MOUNT VERNON — After the COVID-19 pandemic forced The Winter Sanctuary Emergency Homeless Shelter to close one month earlier than usual, Operation Manager Joe Springer said advocates have continued to work with shelter guests to develop short-term remedies and long-term solutions amidst ongoing challenges.
Between March and April, Springer reported 10 guests have found independent housing, 10 have moved in with family or friends, one has moved into a sober living home and six are being temporarily housed at a motel. Overall, the shelter had housed 107 individuals (64 men; 43 women) over five months before it closed early this year April 1.
The rapid rehousing effort was supported by a $5,000 emergency grant from the Knox County Foundation.
The funding goes toward transportation, motel stays, cleaning supplies, PPE and food for shelter guests who were unable to secure affordable housing by the end of the season, according to Springer.
“I’m happy — not happy that the shelter had to close early — but that by the end of the season, no one has to resort to living on the streets,” Springer said.
Moving forward, Springer shared that a long-term goal for the shelter is to develop the space for individual rooms. This will give The Winter Sanctuary the capacity to isolate guests and operate in situations like a public health crisis. It will also allow the shelter to house families, which it cannot currently do with communal housing (shelter guests must be over the age of 18).
To achieve this goal requires not only financial support but volunteer support as well. Those who would like to donate or volunteer can reach Springer at 740-392-9277 or by mail at P.O. Box 421, Mount Vernon, OH 43050. The shelter also posts specific needs as they arise on Facebook.
The shelter’s early closure reflects a common challenge among nonprofits to maintain operations during the COVID-19 crisis. It also highlights the struggle to minimize the impact that necessary service restrictions have had on populations in need.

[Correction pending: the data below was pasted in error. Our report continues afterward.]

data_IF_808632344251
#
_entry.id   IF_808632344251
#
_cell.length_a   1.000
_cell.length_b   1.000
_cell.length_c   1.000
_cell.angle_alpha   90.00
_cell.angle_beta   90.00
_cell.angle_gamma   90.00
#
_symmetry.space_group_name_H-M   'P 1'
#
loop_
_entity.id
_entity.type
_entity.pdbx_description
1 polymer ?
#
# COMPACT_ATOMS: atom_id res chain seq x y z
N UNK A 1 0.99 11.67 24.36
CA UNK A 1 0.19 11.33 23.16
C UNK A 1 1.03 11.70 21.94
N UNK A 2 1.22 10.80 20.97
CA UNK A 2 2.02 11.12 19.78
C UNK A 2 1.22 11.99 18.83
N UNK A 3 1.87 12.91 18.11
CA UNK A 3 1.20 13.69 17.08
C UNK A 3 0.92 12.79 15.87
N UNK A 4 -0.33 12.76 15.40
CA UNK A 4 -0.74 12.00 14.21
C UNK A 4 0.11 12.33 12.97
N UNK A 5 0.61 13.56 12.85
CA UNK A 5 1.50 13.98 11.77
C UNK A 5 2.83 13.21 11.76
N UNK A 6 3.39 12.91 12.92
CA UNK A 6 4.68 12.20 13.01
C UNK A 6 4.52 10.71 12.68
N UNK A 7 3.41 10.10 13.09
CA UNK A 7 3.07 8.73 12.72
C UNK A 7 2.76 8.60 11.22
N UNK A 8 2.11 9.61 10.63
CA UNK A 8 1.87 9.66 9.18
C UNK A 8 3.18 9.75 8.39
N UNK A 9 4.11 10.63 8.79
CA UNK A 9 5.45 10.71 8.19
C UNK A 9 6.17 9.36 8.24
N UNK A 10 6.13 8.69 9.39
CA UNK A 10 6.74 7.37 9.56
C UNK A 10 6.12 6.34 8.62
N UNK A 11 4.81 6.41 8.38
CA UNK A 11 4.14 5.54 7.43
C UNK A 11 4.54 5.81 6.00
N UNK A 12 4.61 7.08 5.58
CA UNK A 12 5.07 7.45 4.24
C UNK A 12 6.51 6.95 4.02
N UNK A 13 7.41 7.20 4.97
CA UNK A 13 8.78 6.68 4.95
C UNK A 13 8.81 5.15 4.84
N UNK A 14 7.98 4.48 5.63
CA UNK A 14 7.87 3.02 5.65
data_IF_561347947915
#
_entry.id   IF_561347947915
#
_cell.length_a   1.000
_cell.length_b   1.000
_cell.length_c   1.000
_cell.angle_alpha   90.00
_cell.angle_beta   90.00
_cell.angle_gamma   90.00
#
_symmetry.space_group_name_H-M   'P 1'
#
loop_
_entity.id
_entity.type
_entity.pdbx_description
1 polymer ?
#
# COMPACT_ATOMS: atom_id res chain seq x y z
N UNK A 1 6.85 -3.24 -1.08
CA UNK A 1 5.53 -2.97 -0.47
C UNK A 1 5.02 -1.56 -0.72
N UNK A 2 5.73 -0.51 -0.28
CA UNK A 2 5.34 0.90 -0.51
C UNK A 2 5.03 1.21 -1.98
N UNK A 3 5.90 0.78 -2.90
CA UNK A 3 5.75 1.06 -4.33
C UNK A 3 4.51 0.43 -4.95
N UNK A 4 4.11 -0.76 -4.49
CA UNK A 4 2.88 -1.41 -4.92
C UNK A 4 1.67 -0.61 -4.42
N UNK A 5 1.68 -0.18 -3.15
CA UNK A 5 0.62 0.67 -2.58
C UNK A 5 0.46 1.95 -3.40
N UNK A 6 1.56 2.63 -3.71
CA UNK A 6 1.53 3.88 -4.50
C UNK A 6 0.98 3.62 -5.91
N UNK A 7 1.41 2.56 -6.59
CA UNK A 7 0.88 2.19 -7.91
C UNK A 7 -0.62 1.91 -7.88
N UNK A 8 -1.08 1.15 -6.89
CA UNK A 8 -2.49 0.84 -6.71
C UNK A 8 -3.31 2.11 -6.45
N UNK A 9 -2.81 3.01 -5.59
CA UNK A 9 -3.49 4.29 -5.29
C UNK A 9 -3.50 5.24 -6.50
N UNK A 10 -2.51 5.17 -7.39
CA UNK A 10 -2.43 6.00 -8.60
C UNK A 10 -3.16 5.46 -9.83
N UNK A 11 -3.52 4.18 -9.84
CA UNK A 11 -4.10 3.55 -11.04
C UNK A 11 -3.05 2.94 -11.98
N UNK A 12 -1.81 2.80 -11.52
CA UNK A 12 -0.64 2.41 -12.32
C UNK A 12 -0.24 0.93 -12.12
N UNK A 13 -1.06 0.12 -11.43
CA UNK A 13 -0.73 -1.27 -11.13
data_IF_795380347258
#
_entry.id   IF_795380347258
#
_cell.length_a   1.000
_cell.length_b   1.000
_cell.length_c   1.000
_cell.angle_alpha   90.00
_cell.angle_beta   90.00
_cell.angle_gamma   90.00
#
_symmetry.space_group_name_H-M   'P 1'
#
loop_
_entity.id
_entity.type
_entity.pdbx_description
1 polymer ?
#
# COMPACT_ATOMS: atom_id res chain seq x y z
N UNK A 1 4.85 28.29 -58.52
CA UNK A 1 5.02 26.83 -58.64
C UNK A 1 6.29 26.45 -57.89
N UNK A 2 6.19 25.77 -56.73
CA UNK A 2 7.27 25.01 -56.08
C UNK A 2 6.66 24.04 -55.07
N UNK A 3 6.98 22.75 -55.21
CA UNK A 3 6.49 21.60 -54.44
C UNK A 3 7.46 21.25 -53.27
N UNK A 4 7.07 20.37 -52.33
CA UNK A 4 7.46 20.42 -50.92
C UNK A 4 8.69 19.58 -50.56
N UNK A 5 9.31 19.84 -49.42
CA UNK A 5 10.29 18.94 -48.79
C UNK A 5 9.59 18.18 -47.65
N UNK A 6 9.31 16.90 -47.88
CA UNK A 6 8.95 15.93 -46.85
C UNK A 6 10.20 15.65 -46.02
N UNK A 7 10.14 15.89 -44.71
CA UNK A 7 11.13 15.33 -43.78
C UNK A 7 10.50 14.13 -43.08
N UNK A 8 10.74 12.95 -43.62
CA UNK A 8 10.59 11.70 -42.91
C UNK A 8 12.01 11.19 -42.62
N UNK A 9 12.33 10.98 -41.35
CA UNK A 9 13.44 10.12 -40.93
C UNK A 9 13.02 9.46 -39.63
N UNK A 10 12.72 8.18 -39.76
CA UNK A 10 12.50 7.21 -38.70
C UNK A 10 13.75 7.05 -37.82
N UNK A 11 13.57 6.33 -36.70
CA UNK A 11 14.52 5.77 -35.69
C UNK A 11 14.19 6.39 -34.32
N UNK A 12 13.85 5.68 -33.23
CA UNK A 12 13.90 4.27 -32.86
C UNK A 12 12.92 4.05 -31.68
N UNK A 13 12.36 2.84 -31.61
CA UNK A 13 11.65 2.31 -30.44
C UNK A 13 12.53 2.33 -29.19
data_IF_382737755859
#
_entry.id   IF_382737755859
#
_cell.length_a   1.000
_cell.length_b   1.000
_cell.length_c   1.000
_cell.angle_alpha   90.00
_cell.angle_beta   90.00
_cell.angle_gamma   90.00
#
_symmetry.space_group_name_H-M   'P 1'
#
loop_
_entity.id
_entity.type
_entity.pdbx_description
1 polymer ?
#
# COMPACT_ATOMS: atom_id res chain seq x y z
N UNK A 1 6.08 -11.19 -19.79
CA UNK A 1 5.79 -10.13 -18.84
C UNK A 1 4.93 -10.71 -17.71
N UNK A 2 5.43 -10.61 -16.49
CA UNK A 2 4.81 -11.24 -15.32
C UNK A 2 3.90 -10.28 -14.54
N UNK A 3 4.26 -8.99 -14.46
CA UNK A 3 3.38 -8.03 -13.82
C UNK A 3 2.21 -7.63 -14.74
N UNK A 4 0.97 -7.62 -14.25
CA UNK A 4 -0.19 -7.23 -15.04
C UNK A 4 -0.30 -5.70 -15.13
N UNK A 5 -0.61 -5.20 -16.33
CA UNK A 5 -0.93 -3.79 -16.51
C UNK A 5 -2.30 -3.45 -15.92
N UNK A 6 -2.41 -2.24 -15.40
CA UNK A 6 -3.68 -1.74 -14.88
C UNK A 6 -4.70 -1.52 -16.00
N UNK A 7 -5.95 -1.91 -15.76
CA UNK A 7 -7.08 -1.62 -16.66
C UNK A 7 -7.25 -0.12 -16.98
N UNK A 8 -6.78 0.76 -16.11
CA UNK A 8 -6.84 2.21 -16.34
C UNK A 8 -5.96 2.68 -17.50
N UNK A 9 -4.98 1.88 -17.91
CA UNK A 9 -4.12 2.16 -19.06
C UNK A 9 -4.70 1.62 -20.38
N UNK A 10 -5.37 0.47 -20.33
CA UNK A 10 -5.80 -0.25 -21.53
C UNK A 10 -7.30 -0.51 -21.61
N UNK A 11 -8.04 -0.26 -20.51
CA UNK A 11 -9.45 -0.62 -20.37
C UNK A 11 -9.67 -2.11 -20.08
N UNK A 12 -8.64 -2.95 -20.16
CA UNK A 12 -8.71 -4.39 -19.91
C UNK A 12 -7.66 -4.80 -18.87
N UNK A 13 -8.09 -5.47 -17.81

As reported by the Coalition on Homelessness and Housing in Ohio (COHHIO), over 85 percent of the state’s homeless shelters and programs cannot isolate and quarantine clients who show symptoms of COVID-19; 65 percent have had to cut back services due to reduced staffing and volunteer availability during the pandemic.
Winter Sanctuary houses its guests in one open room and has no way to practice social distancing nor isolate individuals who are ill. Many guests and volunteers are also over the age of 60 and/or have other health conditions, putting them at higher risks of COVID-19 complications.
After a discussion with Knox Public Health Health Commissioner Julie Miller, it was decided in March that the shelter will close early for everyone’s health and safety.
The Winter Sanctuary is not the only homeless service provider that has to restrict hours or services due to the pandemic. Other community resources such as Kno-Ho-Co and Knox Metropolitan Housing that the shelter typically connects its guests with have also had to limit their operations and in-person appointments, all of which makes acquiring resources more difficult for the homeless population.
The pandemic economy also aggravated underlying issues that lead to homelessness such as unemployment and the lack of affordable housing.
The Winter Sanctuary recently worked with a guest who was laid off from his job due to the COVID-19 economic slowdown, Springer said. This is by no means an isolated incident. The unemployment rate in Knox County is currently estimated to be around 10 percent. Over 1,800 county residents have filed for unemployment in March, compared to approximately 100 in February, according to a recent report from Knox County Director of Job and Family Services Matthew Kurtz.
Affordable housing options are also scarce right now due to the eviction moratorium, Springer said. Though the moratorium, which has temporarily suspended evictions, is aimed at preventing new homelessness, he said it also means that no apartments are opening up. Landlords may also be reluctant to accept new tenants at this time when future rent payments are more uncertain, even if a tenant could come up with the security deposit and first month’s rent.
“There’s always been a lack of affordable housing, it’s just taken to the next level,” Springer noted.
The shelter advocate is additionally bracing for after the eviction suspension is lifted when the county could see a new wave of homelessness.
Another long-term goal besides individual rooms is to develop a year-round emergency homeless shelter, Springer said.
Right now, individuals and advocates appear to be persevering and confronting challenges in these extraordinary times. Of the six guests temporarily housed in motel rooms, one has recently found apartment housing, Springer reported.
The Winter Sanctuary partners with Southeastern Ohio Legal Services (SEOLS) to assist people in need of legal housing counsel.
Those who require immediate assistance can call SEOLS client intake at 833-288-2936 or the 211 hotline to be connected to resources.